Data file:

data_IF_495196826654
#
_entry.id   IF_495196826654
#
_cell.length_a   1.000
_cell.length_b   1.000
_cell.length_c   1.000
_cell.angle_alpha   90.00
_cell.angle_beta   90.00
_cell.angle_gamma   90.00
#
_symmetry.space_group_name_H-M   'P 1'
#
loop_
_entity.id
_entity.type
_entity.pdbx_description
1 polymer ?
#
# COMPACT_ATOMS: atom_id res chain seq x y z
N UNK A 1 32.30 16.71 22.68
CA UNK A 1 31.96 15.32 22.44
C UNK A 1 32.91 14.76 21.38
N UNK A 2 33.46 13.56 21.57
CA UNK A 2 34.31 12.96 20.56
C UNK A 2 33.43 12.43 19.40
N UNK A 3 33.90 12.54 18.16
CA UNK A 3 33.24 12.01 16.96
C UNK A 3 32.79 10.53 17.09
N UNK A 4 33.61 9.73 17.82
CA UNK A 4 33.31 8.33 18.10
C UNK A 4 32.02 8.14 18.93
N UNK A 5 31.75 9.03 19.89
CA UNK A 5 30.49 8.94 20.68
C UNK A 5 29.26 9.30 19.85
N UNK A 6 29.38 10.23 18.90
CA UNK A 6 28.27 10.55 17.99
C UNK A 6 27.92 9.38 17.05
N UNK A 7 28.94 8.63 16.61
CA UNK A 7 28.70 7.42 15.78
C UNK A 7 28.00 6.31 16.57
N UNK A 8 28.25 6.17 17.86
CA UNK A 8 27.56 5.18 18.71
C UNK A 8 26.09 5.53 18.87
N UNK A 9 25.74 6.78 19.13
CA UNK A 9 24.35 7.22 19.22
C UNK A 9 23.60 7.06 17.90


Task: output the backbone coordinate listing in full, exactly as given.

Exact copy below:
data_IF_495196826654
#
_entry.id   IF_495196826654
#
_cell.length_a   1.000
_cell.length_b   1.000
_cell.length_c   1.000
_cell.angle_alpha   90.00
_cell.angle_beta   90.00
_cell.angle_gamma   90.00
#
_symmetry.space_group_name_H-M   'P 1'
#
loop_
_entity.id
_entity.type
_entity.pdbx_description
1 polymer ?
#
# COMPACT_ATOMS: atom_id res chain seq x y z
N UNK A 1 32.30 16.71 22.68
CA UNK A 1 31.96 15.32 22.44
C UNK A 1 32.91 14.76 21.38
N UNK A 2 33.46 13.56 21.57
CA UNK A 2 34.31 12.96 20.56
C UNK A 2 33.43 12.43 19.40
N UNK A 3 33.90 12.54 18.16
CA UNK A 3 33.24 12.01 16.96
C UNK A 3 32.79 10.53 17.09
N UNK A 4 33.61 9.73 17.82
CA UNK A 4 33.31 8.33 18.10
C UNK A 4 32.02 8.14 18.93
N UNK A 5 31.75 9.03 19.89
CA UNK A 5 30.49 8.94 20.68
C UNK A 5 29.26 9.30 19.85
N UNK A 6 29.38 10.23 18.90
CA UNK A 6 28.27 10.55 17.99
C UNK A 6 27.92 9.38 17.05
N UNK A 7 28.94 8.63 16.61
CA UNK A 7 28.70 7.42 15.78
C UNK A 7 28.00 6.31 16.57
N UNK A 8 28.25 6.17 17.86
CA UNK A 8 27.56 5.18 18.71
C UNK A 8 26.09 5.53 18.87
N UNK A 9 25.74 6.78 19.13
CA UNK A 9 24.35 7.22 19.22
C UNK A 9 23.60 7.06 17.90